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Air Force volunteers pitch in for co-worker's extreme home makeover

  • Published
  • By Ron Fry
  • Air Force Materiel Command Public Affairs
A team of Air Force military members and civilians volunteered their Saturday morning, Aug. 1, to help a fellow civilian Airman who is getting a new home as part of ABC-TV's popular series, "Extreme Makeover: Home Edition."

The commander of Air Force Materiel Command, Gen. Donald Hoffman, and Aeronautical Systems Center commander Lt. Gen. Jack Hudson led the fired-up team of about 25 Air Force people to the home of James Terpenning. Mr.Terpenning, who is wheelchair-bound, was nominated for the show by his co-workers at ASC at Wright-Patterson Air Force Base, Ohio. Mr. Terpenning is computer specialist at ASC.

Until this past week, he lived in a modest 1,200-square-foot house with his wife, four young children and his brother, who also is confined to a wheelchair.

That house has now been demolished. "Extreme Makeover" celebrities and local construction companies are hard at work building a new home that will be unveiled Aug. 6. This episode of "Extreme Makeover" will air this fall.

"It's an honor to be here to help a deserving member of our Air Force family and also be part of a community-wide effort," said General Hudson.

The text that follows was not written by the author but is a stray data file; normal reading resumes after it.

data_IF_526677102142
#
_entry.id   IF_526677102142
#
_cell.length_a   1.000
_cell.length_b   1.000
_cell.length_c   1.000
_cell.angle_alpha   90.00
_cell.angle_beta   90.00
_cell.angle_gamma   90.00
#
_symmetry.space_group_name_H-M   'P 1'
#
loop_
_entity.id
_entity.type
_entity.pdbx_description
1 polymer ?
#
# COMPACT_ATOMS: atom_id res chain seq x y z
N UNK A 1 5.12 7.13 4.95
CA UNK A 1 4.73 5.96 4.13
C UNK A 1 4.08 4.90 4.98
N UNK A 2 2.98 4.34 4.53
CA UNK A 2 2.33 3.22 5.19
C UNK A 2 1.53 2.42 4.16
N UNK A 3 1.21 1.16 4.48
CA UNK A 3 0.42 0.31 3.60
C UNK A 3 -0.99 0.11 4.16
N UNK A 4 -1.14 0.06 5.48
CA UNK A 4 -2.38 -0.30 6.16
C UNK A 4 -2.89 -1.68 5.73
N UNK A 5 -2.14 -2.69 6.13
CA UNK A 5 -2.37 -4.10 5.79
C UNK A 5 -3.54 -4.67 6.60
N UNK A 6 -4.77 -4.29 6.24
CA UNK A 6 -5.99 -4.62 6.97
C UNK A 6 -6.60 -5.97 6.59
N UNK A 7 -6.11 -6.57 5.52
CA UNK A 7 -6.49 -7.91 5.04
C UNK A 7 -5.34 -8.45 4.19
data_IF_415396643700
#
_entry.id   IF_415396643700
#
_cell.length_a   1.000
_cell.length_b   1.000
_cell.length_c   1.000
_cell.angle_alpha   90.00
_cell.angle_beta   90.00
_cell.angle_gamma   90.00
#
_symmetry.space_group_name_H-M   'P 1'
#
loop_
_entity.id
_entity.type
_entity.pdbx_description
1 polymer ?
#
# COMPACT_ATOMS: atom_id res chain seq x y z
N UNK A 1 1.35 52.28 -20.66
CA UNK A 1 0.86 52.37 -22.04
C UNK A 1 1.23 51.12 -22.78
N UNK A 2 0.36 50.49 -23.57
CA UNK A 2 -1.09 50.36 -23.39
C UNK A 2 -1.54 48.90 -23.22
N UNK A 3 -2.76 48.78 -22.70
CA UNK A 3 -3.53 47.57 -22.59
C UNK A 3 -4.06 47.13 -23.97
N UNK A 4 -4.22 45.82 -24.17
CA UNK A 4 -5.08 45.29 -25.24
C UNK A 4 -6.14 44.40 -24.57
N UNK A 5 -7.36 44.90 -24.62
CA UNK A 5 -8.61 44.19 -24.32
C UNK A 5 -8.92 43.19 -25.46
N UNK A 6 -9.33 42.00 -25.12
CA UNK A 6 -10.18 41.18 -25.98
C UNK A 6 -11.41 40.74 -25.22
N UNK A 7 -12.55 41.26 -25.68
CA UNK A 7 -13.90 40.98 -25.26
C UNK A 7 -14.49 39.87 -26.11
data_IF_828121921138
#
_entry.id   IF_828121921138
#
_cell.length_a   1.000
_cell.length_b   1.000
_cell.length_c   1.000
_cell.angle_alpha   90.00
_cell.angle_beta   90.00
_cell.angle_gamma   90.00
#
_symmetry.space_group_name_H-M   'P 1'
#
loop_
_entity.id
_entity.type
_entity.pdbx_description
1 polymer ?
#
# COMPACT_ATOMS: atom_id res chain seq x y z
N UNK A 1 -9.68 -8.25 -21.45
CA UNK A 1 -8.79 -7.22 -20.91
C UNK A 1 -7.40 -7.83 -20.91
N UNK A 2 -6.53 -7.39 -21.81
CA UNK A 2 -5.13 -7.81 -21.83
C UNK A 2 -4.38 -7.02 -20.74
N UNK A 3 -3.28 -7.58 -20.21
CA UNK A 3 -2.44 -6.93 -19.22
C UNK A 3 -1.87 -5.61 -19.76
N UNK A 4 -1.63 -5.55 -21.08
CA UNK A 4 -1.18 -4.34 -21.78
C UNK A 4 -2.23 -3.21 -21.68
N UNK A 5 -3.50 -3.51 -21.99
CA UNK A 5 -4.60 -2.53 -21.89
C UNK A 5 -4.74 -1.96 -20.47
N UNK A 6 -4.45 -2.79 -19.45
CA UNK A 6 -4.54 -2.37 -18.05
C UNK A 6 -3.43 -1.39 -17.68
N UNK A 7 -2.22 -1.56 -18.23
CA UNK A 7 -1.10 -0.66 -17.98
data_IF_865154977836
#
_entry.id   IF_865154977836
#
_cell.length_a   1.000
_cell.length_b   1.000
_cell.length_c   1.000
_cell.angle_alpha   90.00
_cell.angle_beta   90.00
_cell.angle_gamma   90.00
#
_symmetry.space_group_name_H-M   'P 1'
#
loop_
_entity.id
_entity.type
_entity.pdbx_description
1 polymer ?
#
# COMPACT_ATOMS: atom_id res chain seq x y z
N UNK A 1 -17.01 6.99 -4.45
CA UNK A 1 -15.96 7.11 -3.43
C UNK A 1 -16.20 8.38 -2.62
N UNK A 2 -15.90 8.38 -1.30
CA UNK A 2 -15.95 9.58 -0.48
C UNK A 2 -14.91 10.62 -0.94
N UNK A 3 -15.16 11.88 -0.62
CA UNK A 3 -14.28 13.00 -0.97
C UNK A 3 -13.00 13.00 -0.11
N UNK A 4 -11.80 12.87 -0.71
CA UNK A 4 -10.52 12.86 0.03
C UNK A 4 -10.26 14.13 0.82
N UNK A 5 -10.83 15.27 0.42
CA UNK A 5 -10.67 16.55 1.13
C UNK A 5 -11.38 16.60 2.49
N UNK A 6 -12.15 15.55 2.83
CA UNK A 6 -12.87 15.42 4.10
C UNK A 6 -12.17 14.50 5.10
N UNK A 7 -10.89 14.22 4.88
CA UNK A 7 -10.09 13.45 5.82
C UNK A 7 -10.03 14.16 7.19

The Air Force volunteers were the first to begin the demolition process. They fanned out throughout the house to remove handicap-accessible fixtures that will be recycled and donated to deserving disabled veterans. The biggest job was removing a 20-foot long, wooden wheelchair ramp that led to the front door of the house. The Air Force workers quickly detached it and hoisted it by hand into an awaiting truck while the "Extreme Makeover" cameras rolled and a large crowd of spectators cheered wildly.

Volunteers returned throughout the week to help with other tasks as framing for the house went up, the roof went on and interior work began.

The neighborhood resembled a Hollywood movie set as cameramen and sound technicians swarmed the worksite. The show's star, Ty Pennington, used his "Ty Cam" video recorder to interview Air Force people for the show.

This is not the first time the Air Force has come to the aid of James Terpenning. As a young orphan, he was airlifted from Vietnam in 1975 as part of the Air Force's Operation Babylift. He would be among an estimated 2,500 children flown to safety in the final days of the Vietnam War. He suffered from polio as a youth and was adopted by an Ohio family.

Retired Col. Sue Busler, who kicked off the effort to nominate the family for the show, called James and his wife, Shannon, "real heroes." She said the work done by the Air Force volunteers was a way to say thanks for all that the Terpennings have done for "their Air Force family."

And members of the production team share that sentiment. "The idea that the Air Force asked us to build a house for this family . there was no way we could say no after what the Air Force does for all of us," the show's executive producer, Brady Connell, told the Dayton Daily News.